• 02
    Jul - 2017

    Android Things
    3 min | 304

    #ProjectDIVA: PiCoBo Rev1.1

    Android Things | 3 min | 304


    android things
    dehumidifier
    dh11
    nrf24l01
    pcb design
    picobo
    raspberry pi
    smart sensor

    Hi there!

    I had some humidity problems in the basement and I thought I can buy a dehumidifier. I bought this one on ebay Dehumidifier 500ml. I knew they are not good enough, but I wanted to try.

    This type of dehumidifier uses a peltier element to cool an alumium disipator (peltier cool side), which condenses the humidity. The condensed humidity drips into a water tank until it is full. Then, a switch is triggered and the system stops. The peltier hot side has a bigger disipator and together with a fan disipate the generated heat.

    C++  **Code:** https://goo.gl/CPGcYK
    Eagle  **Eagle:** https://goo.gl/xFcc24
    Android Things  **nRF24Things:** https://goo.gl/SNnhxq
    Dehumidifier Internal Photo
    Alumium disipator, which condenses the humidity & water tank

    I thought I could make it "smarter". I took one of my PiCoBo boards, which I designed in 2014 and soldered the parts. Now I have a dehumidifier, which can measure temperature and humidity, it has an USB connection and a nrf24l01+ module, which reports the measured values and the current states (on/off, water tank inside, water tank full etc.) to a raspberry pi. The last running Android Things!

    Here some pics of the PiCoBo (without nrf24l01+) Rev1.0:

    PiCoBo PiCoBo
    PiCoBo: MSP430G2553 side PiCoBo: Sensor (DHT11) & Mosfet side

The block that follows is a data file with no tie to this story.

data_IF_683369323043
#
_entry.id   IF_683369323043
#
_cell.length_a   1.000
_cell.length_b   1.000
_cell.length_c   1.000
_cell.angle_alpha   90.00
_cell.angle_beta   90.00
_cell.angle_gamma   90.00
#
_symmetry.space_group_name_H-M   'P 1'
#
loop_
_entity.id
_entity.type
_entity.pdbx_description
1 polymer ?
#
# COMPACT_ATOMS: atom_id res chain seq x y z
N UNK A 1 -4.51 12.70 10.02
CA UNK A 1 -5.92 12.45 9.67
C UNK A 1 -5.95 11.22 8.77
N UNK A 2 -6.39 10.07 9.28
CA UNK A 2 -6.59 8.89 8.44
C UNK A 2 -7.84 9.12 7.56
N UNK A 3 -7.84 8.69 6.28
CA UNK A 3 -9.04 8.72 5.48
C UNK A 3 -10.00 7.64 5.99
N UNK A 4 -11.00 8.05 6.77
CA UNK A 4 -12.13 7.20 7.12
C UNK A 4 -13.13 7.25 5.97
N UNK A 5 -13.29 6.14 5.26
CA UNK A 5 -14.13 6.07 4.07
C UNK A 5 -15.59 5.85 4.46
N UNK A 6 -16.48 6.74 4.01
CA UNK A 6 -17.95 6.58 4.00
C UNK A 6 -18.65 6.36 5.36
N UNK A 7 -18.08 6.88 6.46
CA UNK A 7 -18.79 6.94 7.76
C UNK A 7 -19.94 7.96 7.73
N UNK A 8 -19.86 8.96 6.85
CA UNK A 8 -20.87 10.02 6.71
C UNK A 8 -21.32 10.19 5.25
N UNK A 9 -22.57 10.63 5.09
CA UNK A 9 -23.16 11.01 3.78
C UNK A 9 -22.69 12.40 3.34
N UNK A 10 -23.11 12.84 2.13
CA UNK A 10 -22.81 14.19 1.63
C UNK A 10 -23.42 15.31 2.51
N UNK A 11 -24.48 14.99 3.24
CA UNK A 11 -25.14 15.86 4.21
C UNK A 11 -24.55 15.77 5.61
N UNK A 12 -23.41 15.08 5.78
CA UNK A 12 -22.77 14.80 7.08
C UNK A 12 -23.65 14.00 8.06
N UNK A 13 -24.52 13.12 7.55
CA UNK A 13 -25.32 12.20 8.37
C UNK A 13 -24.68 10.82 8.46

Inside the dehumidifier case it looks like this (fixed with "some" hot glue):

    PiCoBo
    PiCoBo glued to the dehumidifier

    PiCoBo is a multi-target board. I designed it using the MSP430G2553 (20/28 pin version), which is part of the MSP430 Texas Instruments family of ultra-low-power microcontrollers. The board includes a CP2102 which can be used for communication over UART -working at baud rate of 9600. The board can be supplied using a C2032 battery, over USB or external DC source up to 10V. It uses a TPS77301DGK to regulate the max. voltage of 3.6V needed for the MSP430. Up to three IRLL2705 can be soldered to the board to switch on/off directly (or using PWM) voltages up to 55V and 3.8A. Multiple pinouts are available to connect external sensors (e.g. DHT11), servo motors, leds etc. For testing uses it can be programmed using the MSP430G2553 LaunchPad.

    I used a DHT11 sensor, which has the following specifications. A good comparison between temperature & humidity sensors (some of them low cost) can be found on the following links:

    For the next designs, I will be using a DHT22.

    To sumarize, here you can find the main hardware and software components that were used in this project. I included some links to buy the hardware components from ebay or Texas Instruments.

    Hardware

    Dehumidifier Dehumidifier 500ml
    PiCoBo PiCoBo
    nrf24l01+ nrf24l01+
    DHT11DHT11
    MSP430G2553IPW28MSP430G2253IPW28   
    CP2102CP2102
    TPS77301DGKTPS77301DGK   
    TPD2E001DRLRTPD2E001DRLR   
    IRLL2705IRLL2705

    Software

    C++ Project Diva: PiCoBo
    Java Project Diva: nRF24Things
    Android Studio Android Studio > 2.2.3
    Eagle Cad Eagle Cad
    Android Things Android Things >= (0.)4.1

    All the codes and hardware designs that I publish in this blog have an Apache 2.0 license. They are complete free, but if you are consider supporting this project with a donation, here you can find a button!

    Thanks! and have a good one!

    PS: Good luck to all of you who are struggling with the washing machine in the basement.


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